NEW ROCHELLE, NY -- The short-lived controversy over a proposal for a group home in the East End of New Rochelle had all but extinguished itself after the City of New Rochelle agreed to a request from the neighborhood to file an appeal with the New York State Office of Mental Health. The appeal was filed on June 20, 2014 and a hearing date set by the New York State Office for People with Developmental Disabilities on August 5, 2014.
The neighborhood requested the appeal be made because it had been denied the opportunity to make its case to the New Rochelle Site Selection Committee which had ceased to function six years earlier — either, depending on who you believe, because the Mayor and other Council Members allowed the Committee to atrophy and dissolve due to inactivity or because the Mayor had actively eviscerated the Committee as part of a broader effort to eliminate or streamline various municipal committees when he first took office. In either case, there was no Site Selection Committee and thus no opportunity for the neighborhood to be heard on their concerns short of a formal hearing with New York State.
New Rochelle Mayor Noam Bramson had previously and repeatedly stated to impacted residents that such an appeal had no chance of succeeding.
The residents had issued a statement agreeing to abide by the decision of the State.
The City building department had cited the owners of the house for numerous and significant building code violations necessitating the approval of architectural plans requiring many months of work including public hearings before the house could be brought up to code.
In short, filing an appeal to be heard in early August with a decision required no more than 90 days later, and likely much sooner, would have no impact whatsoever on whether the group home could be occupied because it could not be occupied anyway and will not likely receive a Certificate of Occupancy from the Building Department until late fall. And no one was disputing that the appeal was unlikely to succeed.
The matter was on its way to ending as such all controversies do — with the group home proceeding as planned and the neighbors coming to terms with the idea of a group home in their neighborhood.
The matter might have ended there but the Mayor was not content to let sleeping dogs lie.
Mayor Bramson began lobbying the City Manager behind the scenes to withdraw the appeal soon after it was filed. The Mayor called on City Manager Charles B. Strome to poll the City Council on the question of whether the appeal should have been withdrawn.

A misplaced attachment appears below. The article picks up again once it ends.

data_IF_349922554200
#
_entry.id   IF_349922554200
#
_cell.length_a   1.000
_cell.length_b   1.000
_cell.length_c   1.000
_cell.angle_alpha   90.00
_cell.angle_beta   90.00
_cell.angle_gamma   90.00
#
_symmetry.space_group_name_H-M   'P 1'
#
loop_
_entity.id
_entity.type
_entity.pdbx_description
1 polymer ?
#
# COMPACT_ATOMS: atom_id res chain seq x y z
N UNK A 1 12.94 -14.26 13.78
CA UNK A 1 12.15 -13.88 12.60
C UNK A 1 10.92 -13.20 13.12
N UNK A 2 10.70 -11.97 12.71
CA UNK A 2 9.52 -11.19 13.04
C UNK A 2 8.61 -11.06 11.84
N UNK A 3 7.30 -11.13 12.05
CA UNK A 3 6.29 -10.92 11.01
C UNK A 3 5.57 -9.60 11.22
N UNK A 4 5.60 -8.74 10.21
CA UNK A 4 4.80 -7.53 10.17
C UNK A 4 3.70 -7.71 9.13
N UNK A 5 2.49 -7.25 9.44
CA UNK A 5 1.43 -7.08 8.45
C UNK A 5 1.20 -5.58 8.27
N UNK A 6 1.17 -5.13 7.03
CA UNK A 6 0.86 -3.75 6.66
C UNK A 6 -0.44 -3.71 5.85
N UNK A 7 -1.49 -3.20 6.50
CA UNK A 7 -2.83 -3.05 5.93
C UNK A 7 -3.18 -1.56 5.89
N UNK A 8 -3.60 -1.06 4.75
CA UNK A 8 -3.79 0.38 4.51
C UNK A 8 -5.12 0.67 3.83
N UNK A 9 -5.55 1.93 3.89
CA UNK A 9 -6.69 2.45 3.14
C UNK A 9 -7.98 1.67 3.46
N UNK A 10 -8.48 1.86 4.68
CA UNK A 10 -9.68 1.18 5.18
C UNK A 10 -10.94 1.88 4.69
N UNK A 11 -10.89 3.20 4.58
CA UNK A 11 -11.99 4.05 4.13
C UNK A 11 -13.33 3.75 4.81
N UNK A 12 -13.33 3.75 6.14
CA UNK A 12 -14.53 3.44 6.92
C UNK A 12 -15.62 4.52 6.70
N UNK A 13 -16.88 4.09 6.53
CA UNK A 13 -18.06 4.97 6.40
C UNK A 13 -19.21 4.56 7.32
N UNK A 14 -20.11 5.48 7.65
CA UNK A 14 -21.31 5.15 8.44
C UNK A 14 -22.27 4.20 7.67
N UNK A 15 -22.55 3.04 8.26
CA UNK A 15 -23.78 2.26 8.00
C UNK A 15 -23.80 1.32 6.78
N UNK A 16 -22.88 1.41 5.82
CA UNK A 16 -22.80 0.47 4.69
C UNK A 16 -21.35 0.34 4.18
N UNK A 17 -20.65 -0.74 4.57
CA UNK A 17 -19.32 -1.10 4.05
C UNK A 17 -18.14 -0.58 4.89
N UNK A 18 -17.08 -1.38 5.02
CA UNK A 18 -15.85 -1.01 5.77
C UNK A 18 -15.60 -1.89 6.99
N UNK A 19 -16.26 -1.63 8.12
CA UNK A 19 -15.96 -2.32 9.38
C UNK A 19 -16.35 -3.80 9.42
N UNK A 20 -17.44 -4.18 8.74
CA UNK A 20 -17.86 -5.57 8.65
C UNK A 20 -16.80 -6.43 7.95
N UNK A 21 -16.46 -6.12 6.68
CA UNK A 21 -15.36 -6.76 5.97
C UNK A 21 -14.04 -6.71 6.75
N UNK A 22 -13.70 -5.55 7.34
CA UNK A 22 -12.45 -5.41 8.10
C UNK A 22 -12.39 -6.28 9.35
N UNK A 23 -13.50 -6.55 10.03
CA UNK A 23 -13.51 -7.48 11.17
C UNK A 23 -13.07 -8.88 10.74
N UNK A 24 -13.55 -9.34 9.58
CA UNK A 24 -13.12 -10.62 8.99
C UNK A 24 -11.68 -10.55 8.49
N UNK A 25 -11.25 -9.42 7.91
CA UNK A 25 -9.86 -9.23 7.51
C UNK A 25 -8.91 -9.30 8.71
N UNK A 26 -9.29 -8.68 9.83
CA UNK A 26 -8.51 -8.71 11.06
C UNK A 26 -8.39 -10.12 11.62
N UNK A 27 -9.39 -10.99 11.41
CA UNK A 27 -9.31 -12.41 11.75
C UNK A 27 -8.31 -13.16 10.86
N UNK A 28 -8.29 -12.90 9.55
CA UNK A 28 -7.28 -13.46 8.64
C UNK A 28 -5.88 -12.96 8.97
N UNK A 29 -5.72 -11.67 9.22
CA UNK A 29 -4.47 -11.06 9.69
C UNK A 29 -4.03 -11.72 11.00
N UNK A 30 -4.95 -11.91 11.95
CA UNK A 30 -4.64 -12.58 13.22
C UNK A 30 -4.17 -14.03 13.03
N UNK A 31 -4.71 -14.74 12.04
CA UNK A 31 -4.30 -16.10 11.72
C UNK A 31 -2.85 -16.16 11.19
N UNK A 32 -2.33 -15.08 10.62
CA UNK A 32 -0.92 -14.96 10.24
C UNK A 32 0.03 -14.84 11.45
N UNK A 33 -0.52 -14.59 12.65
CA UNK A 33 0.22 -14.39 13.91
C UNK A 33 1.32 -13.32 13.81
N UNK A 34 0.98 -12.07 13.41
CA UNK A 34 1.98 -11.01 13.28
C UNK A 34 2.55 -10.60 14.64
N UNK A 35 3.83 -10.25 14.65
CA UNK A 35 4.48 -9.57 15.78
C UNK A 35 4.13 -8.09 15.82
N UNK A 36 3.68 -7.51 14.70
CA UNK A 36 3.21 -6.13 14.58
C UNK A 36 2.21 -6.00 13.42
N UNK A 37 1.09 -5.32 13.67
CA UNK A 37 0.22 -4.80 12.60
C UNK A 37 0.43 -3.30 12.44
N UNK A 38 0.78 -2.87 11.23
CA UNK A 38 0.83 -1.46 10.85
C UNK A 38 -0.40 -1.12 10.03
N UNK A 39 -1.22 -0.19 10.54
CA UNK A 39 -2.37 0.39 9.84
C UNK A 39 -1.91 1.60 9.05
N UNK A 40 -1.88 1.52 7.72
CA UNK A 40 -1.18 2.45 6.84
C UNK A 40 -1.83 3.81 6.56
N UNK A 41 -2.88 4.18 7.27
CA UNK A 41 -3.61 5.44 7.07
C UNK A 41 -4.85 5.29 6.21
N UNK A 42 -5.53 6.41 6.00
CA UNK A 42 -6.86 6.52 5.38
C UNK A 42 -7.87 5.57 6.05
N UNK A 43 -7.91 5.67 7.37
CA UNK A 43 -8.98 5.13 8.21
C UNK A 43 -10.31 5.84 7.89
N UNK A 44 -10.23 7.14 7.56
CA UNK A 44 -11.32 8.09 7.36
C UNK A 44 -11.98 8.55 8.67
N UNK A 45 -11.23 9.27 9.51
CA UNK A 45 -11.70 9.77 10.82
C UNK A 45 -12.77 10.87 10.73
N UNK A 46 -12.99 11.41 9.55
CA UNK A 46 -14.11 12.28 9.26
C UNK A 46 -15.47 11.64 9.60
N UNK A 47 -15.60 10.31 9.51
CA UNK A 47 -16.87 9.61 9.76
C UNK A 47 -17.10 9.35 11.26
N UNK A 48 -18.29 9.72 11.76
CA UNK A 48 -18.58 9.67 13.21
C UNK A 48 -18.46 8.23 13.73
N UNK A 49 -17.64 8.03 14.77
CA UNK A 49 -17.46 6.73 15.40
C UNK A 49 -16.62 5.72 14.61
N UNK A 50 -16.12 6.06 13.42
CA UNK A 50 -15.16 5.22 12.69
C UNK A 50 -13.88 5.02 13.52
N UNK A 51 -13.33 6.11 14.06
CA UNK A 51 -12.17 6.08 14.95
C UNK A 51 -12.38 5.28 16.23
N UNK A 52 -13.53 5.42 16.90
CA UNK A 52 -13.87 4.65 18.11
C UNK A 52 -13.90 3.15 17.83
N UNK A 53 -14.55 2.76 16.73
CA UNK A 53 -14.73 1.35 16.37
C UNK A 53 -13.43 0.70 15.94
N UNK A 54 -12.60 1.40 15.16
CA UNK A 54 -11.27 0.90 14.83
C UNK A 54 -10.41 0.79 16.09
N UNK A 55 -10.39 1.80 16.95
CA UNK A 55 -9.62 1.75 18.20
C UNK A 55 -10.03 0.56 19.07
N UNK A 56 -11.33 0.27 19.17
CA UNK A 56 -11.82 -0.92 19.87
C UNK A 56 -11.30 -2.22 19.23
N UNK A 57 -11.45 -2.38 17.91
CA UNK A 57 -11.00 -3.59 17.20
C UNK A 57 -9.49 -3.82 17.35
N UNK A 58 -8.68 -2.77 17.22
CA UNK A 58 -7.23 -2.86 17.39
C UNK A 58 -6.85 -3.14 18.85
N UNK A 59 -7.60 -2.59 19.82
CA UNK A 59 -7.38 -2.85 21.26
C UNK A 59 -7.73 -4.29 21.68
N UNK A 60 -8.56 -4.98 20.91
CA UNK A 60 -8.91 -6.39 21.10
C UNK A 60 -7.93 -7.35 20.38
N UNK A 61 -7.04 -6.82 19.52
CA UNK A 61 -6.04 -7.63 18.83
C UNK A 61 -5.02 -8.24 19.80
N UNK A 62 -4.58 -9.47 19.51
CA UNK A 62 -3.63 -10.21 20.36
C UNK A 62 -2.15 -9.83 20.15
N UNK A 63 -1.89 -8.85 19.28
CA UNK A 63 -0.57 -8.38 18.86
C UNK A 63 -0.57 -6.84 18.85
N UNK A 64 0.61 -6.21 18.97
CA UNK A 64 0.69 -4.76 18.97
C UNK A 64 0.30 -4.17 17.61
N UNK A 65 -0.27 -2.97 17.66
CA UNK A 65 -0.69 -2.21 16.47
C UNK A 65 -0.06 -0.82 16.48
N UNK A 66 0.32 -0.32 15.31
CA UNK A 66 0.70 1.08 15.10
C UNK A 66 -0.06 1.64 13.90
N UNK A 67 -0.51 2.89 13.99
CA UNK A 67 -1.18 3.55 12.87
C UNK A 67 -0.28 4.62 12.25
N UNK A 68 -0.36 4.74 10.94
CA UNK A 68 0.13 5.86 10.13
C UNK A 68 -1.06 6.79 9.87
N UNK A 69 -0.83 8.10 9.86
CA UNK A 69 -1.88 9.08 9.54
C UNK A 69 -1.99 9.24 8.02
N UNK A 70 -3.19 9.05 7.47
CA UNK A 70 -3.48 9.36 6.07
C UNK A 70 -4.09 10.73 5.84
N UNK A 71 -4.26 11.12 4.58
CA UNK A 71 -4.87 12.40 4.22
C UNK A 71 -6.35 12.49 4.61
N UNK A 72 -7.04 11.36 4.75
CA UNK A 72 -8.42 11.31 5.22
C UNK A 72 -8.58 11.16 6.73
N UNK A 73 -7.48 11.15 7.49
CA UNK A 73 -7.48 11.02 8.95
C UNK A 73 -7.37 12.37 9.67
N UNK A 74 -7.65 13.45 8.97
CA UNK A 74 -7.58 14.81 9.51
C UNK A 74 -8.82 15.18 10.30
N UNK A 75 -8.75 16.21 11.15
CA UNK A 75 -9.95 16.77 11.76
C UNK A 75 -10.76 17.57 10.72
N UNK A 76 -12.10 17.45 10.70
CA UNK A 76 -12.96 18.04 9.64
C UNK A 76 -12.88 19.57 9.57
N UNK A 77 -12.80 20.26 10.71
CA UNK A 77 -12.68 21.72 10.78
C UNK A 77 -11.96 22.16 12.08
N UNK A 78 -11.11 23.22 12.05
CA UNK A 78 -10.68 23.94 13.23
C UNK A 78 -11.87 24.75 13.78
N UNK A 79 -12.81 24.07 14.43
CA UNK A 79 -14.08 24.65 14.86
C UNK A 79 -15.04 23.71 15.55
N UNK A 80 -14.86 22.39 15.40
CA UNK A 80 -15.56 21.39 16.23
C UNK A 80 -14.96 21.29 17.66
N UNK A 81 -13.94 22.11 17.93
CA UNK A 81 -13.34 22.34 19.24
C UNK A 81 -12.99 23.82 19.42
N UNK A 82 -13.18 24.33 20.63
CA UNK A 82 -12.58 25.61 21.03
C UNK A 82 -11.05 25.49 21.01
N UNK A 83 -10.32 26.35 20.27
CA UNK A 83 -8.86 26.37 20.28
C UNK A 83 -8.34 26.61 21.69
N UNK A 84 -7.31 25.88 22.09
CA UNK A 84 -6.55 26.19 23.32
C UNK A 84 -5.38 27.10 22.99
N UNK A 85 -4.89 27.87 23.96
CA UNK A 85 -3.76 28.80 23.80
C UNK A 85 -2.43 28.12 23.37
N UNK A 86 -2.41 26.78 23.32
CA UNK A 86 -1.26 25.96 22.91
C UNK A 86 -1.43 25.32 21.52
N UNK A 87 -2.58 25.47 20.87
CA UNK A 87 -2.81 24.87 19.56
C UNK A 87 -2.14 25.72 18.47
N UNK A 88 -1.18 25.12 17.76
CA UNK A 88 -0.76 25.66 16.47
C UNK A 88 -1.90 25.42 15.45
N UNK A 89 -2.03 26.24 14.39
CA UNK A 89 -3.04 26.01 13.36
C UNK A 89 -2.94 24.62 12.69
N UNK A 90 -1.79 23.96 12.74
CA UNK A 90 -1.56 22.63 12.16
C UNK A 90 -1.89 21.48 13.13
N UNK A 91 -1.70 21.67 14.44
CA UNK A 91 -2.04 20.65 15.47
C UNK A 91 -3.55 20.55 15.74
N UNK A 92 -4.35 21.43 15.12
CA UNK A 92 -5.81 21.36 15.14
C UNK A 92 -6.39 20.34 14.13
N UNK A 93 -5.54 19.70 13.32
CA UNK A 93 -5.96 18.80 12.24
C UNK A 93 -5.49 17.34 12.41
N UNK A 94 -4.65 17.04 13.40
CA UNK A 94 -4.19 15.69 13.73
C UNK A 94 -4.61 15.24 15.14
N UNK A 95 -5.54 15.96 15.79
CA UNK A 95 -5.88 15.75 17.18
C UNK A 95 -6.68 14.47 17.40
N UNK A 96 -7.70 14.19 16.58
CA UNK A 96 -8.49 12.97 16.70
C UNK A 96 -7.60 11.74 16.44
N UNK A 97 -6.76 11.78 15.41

The Mayor had tried a similar maneuver in 2013 in a dispute with a local veterans group over a historical military flag raised over a former New York State Naval Armory deeded to the City many years before. In that case, the Mayor got his way, resulting in massive negative publicity for the City government which he then dumped in the lap of Strome. The legacy of that fiasco is an ongoing Federal lawsuit which the City’s Corporation Counsel has estimated will cost the City over $500,000 to defend (and which Talk of the Sound expects the City will almost certainly lose).
The City Manager, once-bitten twice shy, refused to accede to the Mayor’s demands so the appeal remained in place and the hearing date was set.
On July 9th, Bramson self-published an article entitled Child, Home, Neighborhood, Community & Conscience.
Through the article, the Mayor has actively sought to elevate a brief, minor controversy involving a small neighborhood in the East End of New Rochelle into a national issue. In it, the Mayor presents himself as humble and self-effacing, willing to risk a great deal of political capital to stand up for autistic children against a group of self-interested bigots. Naturally, the residents the Mayor is referring to believe the facts do not support the Mayor’s characterization of the issue or them.
They point out that quite a few residents in that area have raised developmentally disabled children of their own and that residents were unaware of the nature of the group home on June 4th when word first went around the neighborhood. New Rochelle has 19 group homes that range from children with behavior disorders, to young adults with cerebral palsy to people with drug and alcohol addictions. Three years ago an administrator at the local middle school was arrested and convicted of repeatedly raping a youngster in his office at the school despite repeated complaints to senior school officials about suspicious behavior by the administrator. Just a few months ago it was revealed that a former Assistant Superintendent was hired by the local school district despite an extensive and recent criminal record including a felony conviction.
These and other experiences have heightened concerns throughout the City, including the East End, as to just who is getting close to their kids. In the Mayor's article, these sorts of concerns are presented as irrational and hateful when they are, unfortunately, grounded in reality.
These concerns have been exacerbated by years of feeling that the East End was not truly represented on City Council. For many years the largest block of Republicans in an overwhelmingly Democrat city has been subject to gerrymandering that for a long time left them without meaningful representation including for many years when their City Council Member was the current Mayor, Noam Bramson.
And then there is the political blood feud related to Echo Bay and the County Executive race described in our previous article.
Many Sun Haven residents complained that the Mayor’s article was an overly emotional and selectively introspective article. In the article, Bramson posits that sharing a lunch with several autistic students caused him to have an epiphany through which he suddenly came to empathize with the parents of developmentally disabled children.